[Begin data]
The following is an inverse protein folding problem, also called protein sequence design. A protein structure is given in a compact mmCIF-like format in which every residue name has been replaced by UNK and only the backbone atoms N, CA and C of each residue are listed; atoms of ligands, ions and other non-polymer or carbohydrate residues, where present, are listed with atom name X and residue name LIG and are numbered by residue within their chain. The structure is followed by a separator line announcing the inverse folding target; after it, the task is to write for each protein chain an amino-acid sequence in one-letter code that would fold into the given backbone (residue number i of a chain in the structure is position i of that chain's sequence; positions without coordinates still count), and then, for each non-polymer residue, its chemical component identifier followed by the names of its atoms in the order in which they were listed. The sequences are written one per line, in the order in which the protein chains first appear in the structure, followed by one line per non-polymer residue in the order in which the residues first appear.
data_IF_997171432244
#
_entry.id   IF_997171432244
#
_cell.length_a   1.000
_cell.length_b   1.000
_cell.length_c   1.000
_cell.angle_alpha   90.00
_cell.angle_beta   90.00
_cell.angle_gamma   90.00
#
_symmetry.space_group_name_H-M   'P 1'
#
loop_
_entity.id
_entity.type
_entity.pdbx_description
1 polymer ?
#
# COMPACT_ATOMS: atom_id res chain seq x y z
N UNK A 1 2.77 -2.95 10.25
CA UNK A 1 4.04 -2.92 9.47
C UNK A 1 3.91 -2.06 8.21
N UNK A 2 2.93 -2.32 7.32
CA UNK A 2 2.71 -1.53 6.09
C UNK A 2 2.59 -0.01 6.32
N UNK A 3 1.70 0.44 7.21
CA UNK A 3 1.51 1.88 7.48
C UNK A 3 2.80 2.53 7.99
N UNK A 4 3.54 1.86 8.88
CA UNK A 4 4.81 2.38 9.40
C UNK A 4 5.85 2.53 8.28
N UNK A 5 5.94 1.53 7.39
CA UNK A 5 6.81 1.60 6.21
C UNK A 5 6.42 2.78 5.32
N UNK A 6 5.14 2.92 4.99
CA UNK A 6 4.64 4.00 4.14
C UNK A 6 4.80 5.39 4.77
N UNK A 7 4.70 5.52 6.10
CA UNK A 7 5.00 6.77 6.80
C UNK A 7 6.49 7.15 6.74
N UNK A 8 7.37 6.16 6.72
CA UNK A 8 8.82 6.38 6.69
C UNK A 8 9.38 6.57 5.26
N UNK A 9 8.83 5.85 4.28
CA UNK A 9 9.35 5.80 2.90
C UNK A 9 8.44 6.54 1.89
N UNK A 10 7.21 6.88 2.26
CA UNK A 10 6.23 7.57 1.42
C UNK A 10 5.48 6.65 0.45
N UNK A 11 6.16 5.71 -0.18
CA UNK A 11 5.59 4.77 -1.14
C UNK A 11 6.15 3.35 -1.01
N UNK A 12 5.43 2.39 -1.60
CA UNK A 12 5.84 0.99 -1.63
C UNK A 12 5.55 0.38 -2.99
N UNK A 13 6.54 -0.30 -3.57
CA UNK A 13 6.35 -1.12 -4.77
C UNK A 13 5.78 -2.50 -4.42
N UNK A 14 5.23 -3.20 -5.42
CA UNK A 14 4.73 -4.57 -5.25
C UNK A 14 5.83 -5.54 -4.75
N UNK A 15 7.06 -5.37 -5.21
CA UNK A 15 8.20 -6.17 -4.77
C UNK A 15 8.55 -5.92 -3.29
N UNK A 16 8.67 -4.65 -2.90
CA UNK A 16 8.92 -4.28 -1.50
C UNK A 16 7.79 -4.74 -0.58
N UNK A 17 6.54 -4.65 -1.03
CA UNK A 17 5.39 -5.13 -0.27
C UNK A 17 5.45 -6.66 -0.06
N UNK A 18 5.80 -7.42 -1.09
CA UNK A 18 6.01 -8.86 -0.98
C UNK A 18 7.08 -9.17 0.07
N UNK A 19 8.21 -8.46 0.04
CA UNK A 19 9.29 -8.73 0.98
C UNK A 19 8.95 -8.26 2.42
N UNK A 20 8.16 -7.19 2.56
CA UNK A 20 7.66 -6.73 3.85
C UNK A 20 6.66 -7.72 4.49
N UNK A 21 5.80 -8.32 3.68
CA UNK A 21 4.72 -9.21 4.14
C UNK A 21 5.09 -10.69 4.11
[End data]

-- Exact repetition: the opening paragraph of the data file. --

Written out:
The following is an inverse protein folding problem, also called protein sequence design. A protein structure is given in a compact mmCIF-like format in which every residue name has been replaced by UNK and only the backbone atoms N, CA and C of each residue are listed; atoms of ligands, ions and other non-polymer or carbohydrate residues, where present, are listed with atom name X and residue name LIG and are numbered by residue within their chain. The structure is followed by a separator line announcing the inverse folding target; after it, the task is to write for each protein chain an amino-acid sequence in one-letter code that would fold into the given backbone (residue number i of a chain in the structure is position i of that chain's sequence; positions without coordinates still count), and then, for each non-polymer residue, its chemical component identifier followed by the names of its atoms in the order in which they were listed. The sequences are written one per line, in the order in which the protein chains first appear in the structure, followed by one line per non-polymer residue in the order in which the residues first appear.